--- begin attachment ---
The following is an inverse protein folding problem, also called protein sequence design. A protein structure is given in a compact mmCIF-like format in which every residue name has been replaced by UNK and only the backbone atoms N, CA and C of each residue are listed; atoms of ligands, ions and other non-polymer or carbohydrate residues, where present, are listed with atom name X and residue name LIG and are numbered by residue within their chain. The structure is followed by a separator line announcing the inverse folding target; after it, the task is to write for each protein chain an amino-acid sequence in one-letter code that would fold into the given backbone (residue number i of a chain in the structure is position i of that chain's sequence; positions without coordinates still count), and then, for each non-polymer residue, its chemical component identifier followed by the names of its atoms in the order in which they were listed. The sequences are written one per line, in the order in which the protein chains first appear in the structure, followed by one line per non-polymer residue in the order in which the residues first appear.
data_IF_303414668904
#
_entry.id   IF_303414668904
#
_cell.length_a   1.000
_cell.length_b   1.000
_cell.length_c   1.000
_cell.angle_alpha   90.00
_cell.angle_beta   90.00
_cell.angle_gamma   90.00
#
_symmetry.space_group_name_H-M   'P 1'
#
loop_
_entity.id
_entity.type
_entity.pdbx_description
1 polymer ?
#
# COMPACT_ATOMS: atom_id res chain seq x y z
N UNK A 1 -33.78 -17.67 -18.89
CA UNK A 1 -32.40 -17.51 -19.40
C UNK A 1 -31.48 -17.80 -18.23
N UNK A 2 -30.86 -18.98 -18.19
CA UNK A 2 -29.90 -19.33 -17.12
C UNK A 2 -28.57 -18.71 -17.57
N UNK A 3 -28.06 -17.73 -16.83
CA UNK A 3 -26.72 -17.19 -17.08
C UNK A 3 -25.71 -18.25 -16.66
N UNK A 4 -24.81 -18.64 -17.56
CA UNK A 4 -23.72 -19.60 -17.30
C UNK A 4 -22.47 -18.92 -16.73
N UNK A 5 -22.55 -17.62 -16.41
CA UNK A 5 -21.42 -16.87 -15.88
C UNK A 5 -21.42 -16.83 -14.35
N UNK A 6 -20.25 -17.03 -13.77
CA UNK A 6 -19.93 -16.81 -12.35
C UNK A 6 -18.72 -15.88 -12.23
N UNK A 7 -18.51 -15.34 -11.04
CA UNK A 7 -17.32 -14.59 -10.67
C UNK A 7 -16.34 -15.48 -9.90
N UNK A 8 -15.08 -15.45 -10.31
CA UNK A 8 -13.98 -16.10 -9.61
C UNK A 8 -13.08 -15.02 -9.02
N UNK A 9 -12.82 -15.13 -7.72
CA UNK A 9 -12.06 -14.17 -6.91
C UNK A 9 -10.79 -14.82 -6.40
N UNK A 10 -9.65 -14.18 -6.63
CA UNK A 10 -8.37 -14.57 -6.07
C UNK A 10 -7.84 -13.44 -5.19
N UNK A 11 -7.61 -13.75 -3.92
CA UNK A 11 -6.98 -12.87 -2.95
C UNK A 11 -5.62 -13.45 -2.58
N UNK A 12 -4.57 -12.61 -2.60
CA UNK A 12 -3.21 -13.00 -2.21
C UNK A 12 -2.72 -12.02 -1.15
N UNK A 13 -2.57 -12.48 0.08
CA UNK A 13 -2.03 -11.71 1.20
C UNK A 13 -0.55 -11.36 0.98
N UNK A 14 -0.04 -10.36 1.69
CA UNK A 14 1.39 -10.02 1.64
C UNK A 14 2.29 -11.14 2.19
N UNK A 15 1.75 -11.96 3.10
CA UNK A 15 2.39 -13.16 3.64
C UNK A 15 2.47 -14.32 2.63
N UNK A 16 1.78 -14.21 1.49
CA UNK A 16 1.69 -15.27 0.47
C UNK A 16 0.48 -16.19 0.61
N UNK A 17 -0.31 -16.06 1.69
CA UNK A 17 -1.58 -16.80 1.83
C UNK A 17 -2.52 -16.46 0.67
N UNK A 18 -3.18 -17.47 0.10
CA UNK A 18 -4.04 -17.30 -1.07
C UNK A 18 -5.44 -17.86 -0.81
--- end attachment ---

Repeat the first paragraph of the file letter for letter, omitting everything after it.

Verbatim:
The following is an inverse protein folding problem, also called protein sequence design. A protein structure is given in a compact mmCIF-like format in which every residue name has been replaced by UNK and only the backbone atoms N, CA and C of each residue are listed; atoms of ligands, ions and other non-polymer or carbohydrate residues, where present, are listed with atom name X and residue name LIG and are numbered by residue within their chain. The structure is followed by a separator line announcing the inverse folding target; after it, the task is to write for each protein chain an amino-acid sequence in one-letter code that would fold into the given backbone (residue number i of a chain in the structure is position i of that chain's sequence; positions without coordinates still count), and then, for each non-polymer residue, its chemical component identifier followed by the names of its atoms in the order in which they were listed. The sequences are written one per line, in the order in which the protein chains first appear in the structure, followed by one line per non-polymer residue in the order in which the residues first appear.